Usual disclaimers apply.
WIZARDING COMMUNITY WASN’T SUCH A BUNCH OF NOBBLES.
Dumbledore’s mild concern that he might miss the young man in the nervous rush of First Years as they swarmed into Hogwarts proved unwarranted. Despite the crush, a clear space surrounded the boy as if he carried his own solitude wrapped protectively around him. Dumbledore stepped into the flow, which opened for him as it did for the approaching figure.
“Welcome to Hogwarts, Tom,” Dumbledore said. “Please come with me.”
Tom Riddle nodded solemnly. “Thank you, Sir,” he said, as if he had expected to be singled out.
Moving away from the anxious new students, Dumbledore swept down an different corridor, Tom deferentially one pace behind. A tall figure waited for them.
“Minister,” Dumbledore said. “Allow me to introduce Tom Riddle, the new student of which I spoke.”
“Mr. Riddle,” the Minister of Magic said, not extending his hand.
“Sir,” Tom replied, his eyes boring into those of the older man, who shifted uncomfortably.
“It’s not every student who meets the Minister of Magic,” Dumbledore said. “Perhaps you are wondering why you have been brought here?”
“I trust you will explain, Sir,” Tom said, his face betraying no emotion.
“Indeed. We must first descend to the lower levels. I have something special to show you.” Dumbledore led the way in silence. As they made their way through the dusty corridors, he caught himself several times about to point out some of the artwork and architectural features of the school he found most pleasing. Best not to, he thought. And this one would not be impressed by any of it.
The hallways became smaller and gloomier as they descended deeper below the castle. Tom still gave no hint of his thoughts or feelings when Dumbledore made him wait several yards behind while the headmaster chanted a brief incantation in a bare hall with no echo, and the wall ahead evaporated like fairy mist, revealing a dark stairwell heading ever deeper down.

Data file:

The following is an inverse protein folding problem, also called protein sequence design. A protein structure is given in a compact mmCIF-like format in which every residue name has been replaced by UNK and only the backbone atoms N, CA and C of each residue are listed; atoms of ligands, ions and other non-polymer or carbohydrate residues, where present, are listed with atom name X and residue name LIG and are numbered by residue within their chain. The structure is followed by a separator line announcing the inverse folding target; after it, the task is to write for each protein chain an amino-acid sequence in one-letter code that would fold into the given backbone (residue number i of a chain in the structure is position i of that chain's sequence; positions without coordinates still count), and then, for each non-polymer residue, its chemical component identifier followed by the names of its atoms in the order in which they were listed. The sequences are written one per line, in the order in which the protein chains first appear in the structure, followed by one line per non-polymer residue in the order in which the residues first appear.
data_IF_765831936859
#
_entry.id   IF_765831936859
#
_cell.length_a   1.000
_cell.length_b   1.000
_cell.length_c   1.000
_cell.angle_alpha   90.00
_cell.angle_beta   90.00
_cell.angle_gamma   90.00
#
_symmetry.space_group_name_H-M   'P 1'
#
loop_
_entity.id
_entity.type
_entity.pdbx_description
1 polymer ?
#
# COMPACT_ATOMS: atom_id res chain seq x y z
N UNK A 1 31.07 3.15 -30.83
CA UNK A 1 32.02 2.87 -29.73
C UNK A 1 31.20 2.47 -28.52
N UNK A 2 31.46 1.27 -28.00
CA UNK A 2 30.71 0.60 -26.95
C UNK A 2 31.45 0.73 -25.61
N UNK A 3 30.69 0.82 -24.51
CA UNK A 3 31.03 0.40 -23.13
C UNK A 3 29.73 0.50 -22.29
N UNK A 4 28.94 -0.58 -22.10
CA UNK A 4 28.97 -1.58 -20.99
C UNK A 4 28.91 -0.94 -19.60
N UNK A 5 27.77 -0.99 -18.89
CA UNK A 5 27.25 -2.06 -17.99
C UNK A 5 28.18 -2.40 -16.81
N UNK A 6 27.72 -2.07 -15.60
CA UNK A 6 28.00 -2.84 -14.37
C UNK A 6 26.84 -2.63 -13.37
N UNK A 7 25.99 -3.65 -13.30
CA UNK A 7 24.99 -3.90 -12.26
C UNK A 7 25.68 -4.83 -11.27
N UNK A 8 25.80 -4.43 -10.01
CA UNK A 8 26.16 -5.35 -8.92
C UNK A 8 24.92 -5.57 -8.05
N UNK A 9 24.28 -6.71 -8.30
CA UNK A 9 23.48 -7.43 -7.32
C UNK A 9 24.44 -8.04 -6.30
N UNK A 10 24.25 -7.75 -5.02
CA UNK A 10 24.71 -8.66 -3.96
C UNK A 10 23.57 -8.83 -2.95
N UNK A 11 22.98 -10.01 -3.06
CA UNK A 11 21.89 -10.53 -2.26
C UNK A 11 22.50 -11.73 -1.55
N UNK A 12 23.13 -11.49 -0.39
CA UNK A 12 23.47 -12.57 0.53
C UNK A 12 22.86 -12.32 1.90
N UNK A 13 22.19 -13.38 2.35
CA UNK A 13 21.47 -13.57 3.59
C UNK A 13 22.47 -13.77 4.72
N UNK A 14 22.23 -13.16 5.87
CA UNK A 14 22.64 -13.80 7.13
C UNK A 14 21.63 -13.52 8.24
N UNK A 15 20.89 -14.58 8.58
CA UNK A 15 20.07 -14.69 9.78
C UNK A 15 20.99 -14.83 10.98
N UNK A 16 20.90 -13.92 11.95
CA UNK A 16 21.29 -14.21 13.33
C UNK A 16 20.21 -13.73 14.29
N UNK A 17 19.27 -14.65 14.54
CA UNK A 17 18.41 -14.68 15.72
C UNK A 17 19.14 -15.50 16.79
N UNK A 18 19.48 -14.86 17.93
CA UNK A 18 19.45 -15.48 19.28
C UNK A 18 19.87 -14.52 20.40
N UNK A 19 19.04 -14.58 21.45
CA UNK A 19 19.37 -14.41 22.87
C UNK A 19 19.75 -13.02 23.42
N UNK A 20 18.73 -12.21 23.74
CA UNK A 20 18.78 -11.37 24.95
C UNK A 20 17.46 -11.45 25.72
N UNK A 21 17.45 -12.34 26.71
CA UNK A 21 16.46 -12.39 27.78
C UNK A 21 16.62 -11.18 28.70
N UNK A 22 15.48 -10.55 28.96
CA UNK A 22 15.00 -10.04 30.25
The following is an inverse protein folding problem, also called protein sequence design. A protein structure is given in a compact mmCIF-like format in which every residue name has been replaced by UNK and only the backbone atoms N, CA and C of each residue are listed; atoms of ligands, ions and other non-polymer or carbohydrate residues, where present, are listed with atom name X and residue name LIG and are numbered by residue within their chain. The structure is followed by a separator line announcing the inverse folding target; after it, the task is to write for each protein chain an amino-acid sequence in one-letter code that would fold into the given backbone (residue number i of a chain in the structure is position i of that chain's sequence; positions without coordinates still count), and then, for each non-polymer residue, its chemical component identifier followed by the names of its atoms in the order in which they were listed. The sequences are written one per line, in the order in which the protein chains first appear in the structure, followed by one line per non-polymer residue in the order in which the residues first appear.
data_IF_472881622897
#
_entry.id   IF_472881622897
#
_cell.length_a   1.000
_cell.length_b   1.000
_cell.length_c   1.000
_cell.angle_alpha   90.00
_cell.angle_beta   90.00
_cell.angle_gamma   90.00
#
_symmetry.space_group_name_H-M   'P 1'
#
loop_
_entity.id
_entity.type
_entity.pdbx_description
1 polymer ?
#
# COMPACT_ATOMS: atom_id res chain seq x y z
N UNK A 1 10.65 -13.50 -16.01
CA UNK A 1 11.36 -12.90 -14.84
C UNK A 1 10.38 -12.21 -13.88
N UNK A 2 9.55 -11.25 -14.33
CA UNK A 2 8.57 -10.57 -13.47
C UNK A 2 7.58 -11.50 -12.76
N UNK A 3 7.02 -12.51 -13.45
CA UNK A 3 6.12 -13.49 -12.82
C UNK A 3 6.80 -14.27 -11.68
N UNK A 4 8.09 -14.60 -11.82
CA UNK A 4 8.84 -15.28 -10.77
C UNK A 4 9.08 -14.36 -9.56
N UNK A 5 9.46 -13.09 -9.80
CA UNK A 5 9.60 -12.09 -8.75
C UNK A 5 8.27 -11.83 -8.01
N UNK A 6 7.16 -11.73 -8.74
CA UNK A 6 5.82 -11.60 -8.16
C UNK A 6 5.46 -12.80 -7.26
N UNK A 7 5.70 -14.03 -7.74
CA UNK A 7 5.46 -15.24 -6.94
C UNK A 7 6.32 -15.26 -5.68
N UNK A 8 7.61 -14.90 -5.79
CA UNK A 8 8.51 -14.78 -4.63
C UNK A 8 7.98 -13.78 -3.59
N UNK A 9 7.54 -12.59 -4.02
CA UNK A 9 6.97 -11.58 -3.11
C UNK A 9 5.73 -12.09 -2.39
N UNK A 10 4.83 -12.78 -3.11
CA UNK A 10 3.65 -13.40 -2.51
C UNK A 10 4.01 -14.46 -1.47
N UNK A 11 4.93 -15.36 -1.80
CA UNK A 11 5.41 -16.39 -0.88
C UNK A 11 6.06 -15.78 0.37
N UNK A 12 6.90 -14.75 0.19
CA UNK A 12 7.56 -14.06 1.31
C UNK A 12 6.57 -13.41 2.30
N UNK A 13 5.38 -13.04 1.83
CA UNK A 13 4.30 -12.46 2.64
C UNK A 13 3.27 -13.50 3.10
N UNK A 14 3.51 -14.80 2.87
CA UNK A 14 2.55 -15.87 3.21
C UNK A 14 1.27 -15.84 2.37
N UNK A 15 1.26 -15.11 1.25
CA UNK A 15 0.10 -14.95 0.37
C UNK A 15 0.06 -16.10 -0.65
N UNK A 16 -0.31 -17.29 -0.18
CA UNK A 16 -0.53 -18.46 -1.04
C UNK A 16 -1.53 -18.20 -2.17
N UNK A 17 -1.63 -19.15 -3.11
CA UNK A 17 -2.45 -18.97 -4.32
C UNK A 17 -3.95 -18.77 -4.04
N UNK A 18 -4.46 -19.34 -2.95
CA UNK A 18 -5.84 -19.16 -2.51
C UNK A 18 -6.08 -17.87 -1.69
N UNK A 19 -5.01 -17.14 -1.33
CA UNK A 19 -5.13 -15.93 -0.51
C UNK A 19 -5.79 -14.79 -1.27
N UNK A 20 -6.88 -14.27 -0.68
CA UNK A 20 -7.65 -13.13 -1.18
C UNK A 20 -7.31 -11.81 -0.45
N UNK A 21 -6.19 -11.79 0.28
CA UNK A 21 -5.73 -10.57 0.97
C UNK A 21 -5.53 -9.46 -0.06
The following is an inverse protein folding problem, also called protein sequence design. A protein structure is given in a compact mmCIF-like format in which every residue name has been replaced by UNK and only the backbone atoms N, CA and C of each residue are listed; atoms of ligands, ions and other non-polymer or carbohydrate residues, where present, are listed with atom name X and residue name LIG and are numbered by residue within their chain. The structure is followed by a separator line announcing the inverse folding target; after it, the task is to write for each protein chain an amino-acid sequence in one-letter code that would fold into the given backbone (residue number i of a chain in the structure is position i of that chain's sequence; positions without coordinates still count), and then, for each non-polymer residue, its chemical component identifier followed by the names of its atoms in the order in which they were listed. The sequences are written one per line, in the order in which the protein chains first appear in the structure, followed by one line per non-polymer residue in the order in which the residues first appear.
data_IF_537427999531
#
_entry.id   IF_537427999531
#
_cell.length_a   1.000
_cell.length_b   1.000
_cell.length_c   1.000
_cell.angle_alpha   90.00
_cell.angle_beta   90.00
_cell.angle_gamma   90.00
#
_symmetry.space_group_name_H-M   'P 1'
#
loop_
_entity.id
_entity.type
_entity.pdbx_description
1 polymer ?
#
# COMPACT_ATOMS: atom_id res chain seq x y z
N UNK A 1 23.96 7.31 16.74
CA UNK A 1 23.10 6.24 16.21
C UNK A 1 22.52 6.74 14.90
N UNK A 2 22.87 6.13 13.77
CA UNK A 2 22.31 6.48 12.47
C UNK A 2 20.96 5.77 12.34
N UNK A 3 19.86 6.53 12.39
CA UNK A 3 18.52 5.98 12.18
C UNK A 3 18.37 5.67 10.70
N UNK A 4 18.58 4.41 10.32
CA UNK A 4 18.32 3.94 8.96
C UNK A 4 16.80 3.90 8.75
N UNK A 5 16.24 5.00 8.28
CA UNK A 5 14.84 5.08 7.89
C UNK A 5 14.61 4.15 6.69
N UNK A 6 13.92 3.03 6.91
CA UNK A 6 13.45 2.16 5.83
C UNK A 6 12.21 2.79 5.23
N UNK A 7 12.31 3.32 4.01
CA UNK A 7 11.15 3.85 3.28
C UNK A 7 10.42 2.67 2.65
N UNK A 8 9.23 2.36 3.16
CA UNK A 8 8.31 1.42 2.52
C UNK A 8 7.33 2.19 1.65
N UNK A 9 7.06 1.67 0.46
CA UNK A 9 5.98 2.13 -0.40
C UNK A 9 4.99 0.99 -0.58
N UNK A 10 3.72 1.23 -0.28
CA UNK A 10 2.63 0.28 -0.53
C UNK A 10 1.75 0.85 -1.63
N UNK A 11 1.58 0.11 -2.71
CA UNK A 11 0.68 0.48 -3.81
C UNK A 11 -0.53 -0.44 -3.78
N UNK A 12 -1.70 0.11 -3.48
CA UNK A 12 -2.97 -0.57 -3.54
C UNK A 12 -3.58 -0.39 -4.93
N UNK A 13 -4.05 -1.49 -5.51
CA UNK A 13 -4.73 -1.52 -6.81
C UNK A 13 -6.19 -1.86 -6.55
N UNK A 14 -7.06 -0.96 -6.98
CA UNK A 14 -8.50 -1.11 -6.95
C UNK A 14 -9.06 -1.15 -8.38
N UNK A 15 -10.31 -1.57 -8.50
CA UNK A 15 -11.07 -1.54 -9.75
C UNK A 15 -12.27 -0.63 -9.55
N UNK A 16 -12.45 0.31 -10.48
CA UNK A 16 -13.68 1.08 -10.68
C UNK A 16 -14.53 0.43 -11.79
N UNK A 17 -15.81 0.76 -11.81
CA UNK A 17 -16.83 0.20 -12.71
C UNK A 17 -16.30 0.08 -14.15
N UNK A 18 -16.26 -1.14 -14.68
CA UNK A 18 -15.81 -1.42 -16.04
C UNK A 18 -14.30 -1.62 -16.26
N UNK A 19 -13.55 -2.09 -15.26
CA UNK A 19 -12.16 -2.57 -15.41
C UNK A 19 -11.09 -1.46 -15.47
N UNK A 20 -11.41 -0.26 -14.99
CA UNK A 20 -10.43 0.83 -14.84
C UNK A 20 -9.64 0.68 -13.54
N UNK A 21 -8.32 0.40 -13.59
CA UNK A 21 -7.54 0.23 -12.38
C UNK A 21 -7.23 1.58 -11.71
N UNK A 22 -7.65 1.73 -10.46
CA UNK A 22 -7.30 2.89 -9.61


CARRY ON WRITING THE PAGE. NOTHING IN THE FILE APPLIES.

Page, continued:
Eventually they came to a long, cramped corridor of identical doors. They passed many, if Tom kept count he gave no sign, and finally Dumbledore stopped before one and withdrew from a pocket in his robe a curiously-shaped key. Unlocking the thick, iron-bound portal, he pushed it open to reveal a surprisingly pleasant room. Dumbledore was pleased to note the slightest widening of Tom’s eyes when he saw the shelves covering the walls, all filled with books.
“Is this mine?” Tom breathed.
“Yes, Tom,” Dumbledore said. “While we consider all of our students special, we have found over the years that a select few deserve extra privileges. If you don’t mind being separated from your classmates, these will be your quarters. The books cover a wide range of advanced study. They are yours to read at your own pace.”
Tom walked along the nearest shelf, his hand brushing the spines of books, and confident pleasure radiating from him like the smug certainty of finally being recognized for his own great worth.
“The staff and faculty will be occupied for a few days with the other students,” Dumbledore continued as Tom briefly inspected the bed and desk, before returning his attention to the volumes that spanned the room. “Then you and your tutors will discuss your course of study. Food will appear at mealtimes, of course. Do you object to waiting here alone?”
“No, Sir,” Tom said. “I'll be fine.”
“Yes, you will,” Dumbledore said. “I hope you find your time here agreeable.” As he closed the door, he had a final glimpse of the young man already settling into a chair with an armload of books pulled from the shelves, and a look of eager anticipation.
“Well, then,” Dumbledore said to his companion as they made their way back upward to the more populated regions of the castle. “It is done.”
“Regrets, Dumbledore?” the Minister asked. “You saw what will happen if he spends his years here with the other students.”
“Indeed,” Dumbledore sighed. “Murders, betrayal, and a brutal war. I know that the incarceration of one life is a small price to pay for peace. But still...”
“Still? You saw how pleased he was. Reliving the same day of secluded reading for the rest of his life seems far more a reward than a punishment. Hardly a cruel sentence for the heinous crimes he would have committed if not prevented.”
“True,” Dumbledore nodded. “A lifetime of happily believing he will be treated as a special wizard, each day rediscovering the books he’s forgotten he read the day before. Yet, would he knowingly choose a life of happy anticipation over his long, miserable quest for power? I doubt it.”
Years later, James and Lilly Potter sent their son Harry to Hogwarts, where he passed a wholly unexceptional seven years. Graduating in the middle of his class, he spent the rest of his life as a farmer of Singing Mushrooms.